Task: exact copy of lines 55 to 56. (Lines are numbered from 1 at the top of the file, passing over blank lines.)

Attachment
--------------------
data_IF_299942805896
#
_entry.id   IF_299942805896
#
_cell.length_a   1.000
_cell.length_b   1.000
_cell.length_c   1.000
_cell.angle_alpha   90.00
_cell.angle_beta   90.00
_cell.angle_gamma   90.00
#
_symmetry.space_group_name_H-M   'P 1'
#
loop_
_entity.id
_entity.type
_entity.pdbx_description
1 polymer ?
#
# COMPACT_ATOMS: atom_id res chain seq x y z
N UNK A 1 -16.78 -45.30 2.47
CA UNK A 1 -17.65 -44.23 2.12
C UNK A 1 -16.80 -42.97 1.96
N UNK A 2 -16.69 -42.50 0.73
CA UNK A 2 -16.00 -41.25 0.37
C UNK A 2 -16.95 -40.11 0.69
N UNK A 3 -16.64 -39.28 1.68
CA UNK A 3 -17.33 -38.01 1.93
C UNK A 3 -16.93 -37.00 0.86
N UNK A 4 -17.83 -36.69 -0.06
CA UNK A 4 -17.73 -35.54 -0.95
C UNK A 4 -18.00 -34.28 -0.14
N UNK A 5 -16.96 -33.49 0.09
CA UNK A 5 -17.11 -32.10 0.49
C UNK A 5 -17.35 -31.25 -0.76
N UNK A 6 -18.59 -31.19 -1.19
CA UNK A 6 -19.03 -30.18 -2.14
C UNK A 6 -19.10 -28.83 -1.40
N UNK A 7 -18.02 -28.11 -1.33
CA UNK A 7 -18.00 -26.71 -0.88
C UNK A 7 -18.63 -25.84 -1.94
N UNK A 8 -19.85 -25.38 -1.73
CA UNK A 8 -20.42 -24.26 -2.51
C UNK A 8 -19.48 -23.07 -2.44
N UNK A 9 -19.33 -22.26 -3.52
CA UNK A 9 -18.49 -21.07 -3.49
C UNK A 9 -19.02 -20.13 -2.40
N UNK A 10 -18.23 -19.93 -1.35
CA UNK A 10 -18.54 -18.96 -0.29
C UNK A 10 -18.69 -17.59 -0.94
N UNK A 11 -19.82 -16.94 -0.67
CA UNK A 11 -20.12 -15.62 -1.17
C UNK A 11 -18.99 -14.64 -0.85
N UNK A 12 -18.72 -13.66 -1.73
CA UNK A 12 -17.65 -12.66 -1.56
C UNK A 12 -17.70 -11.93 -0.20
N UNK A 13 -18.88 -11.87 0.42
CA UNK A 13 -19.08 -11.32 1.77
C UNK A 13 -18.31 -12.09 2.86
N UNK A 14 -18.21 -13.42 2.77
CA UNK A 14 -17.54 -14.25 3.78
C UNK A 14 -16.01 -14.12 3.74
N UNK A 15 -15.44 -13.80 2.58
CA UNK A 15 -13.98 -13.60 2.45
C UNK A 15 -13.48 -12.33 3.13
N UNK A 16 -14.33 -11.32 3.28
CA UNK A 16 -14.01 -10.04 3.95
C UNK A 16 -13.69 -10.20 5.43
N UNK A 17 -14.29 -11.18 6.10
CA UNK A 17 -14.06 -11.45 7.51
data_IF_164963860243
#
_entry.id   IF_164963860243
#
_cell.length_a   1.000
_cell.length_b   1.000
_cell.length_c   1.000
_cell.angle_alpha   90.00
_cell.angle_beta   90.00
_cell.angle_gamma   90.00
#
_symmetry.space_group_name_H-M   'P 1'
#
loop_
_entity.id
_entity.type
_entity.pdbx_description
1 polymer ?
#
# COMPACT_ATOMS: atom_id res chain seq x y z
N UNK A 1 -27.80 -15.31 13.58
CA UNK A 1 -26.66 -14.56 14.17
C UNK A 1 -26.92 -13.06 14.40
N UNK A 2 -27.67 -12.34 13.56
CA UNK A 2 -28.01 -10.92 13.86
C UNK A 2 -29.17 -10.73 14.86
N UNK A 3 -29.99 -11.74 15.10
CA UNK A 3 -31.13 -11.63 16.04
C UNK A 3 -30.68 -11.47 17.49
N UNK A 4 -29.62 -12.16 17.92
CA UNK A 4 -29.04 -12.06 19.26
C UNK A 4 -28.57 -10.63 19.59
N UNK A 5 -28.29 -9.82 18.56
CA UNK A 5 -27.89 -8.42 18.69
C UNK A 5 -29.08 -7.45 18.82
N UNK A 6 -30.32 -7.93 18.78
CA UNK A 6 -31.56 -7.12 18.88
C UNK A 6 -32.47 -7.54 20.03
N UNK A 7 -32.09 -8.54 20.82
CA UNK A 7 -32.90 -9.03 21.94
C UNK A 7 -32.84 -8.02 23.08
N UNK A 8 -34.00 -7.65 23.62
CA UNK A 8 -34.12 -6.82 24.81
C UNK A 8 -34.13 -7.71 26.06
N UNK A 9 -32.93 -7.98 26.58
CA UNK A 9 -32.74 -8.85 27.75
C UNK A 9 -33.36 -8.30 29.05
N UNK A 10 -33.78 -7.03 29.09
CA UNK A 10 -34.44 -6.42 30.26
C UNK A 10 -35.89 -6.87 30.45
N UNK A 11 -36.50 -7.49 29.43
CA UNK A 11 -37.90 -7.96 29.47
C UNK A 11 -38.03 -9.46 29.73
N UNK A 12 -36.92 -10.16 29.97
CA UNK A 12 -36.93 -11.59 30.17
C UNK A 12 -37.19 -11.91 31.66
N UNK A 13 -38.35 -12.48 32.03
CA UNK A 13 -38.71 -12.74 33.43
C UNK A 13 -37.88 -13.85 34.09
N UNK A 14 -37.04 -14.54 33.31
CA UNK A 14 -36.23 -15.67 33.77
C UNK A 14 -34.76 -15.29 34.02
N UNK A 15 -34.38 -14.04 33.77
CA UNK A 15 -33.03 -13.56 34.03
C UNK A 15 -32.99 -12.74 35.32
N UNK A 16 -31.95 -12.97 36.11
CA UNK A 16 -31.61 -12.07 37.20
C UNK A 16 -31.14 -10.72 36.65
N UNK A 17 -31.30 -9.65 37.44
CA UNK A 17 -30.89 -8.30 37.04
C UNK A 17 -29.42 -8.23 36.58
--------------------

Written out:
CA UNK A 12 -17.65 -12.66 -1.56
C UNK A 12 -17.70 -11.93 -0.20